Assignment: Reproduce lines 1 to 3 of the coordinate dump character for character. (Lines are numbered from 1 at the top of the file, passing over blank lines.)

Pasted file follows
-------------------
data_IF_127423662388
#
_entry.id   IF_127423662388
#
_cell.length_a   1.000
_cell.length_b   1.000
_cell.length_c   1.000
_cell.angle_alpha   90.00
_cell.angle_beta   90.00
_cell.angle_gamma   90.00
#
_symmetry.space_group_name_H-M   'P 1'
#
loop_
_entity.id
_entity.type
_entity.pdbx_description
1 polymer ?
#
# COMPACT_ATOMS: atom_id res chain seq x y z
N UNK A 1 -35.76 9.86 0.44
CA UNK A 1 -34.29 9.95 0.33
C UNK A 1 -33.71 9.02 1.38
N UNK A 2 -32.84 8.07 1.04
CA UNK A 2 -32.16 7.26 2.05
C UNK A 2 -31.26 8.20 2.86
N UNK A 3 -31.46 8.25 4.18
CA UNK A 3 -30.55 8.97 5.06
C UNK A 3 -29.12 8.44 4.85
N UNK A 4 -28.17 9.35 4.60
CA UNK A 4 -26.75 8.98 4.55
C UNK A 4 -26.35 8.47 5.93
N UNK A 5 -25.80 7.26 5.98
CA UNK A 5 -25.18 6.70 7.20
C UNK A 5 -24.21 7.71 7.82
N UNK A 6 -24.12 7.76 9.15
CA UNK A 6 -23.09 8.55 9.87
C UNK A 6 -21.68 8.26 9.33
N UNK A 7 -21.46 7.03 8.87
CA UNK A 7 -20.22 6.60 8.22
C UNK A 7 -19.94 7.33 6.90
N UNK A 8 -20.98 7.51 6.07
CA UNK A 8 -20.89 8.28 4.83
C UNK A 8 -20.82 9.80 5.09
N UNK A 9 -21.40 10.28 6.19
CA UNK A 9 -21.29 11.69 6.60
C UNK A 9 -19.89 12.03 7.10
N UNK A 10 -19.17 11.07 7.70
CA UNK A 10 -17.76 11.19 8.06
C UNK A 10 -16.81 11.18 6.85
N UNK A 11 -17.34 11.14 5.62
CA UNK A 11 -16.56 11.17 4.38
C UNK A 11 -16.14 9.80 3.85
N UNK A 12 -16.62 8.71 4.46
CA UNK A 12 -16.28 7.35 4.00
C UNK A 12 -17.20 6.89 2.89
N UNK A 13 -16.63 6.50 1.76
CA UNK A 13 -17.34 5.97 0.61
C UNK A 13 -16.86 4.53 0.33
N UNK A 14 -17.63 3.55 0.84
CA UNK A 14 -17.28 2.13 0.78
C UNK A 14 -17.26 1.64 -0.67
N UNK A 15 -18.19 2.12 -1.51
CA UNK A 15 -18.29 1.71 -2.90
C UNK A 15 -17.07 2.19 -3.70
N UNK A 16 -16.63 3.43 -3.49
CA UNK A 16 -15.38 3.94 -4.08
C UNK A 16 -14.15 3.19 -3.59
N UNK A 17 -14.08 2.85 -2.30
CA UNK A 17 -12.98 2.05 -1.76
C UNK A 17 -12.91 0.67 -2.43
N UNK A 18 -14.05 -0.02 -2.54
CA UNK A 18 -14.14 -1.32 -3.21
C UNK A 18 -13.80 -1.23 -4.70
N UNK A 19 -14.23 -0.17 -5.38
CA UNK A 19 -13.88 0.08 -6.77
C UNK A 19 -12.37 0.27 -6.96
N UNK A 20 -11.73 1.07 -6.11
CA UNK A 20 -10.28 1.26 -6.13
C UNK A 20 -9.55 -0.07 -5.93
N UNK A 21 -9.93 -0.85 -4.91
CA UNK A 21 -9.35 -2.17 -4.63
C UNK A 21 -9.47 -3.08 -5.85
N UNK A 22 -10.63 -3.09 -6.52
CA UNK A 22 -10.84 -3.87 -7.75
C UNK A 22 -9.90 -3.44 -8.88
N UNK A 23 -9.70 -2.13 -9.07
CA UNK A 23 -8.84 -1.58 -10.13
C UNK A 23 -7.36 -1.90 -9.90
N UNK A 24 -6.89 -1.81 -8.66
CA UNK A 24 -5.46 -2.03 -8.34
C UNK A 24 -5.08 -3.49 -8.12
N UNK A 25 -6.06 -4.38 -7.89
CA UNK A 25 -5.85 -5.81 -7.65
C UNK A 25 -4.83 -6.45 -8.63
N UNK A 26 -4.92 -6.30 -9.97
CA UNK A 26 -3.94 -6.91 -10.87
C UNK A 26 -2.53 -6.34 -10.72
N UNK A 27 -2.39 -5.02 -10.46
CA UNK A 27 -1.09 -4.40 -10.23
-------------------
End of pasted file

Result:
data_IF_127423662388
#
_entry.id   IF_127423662388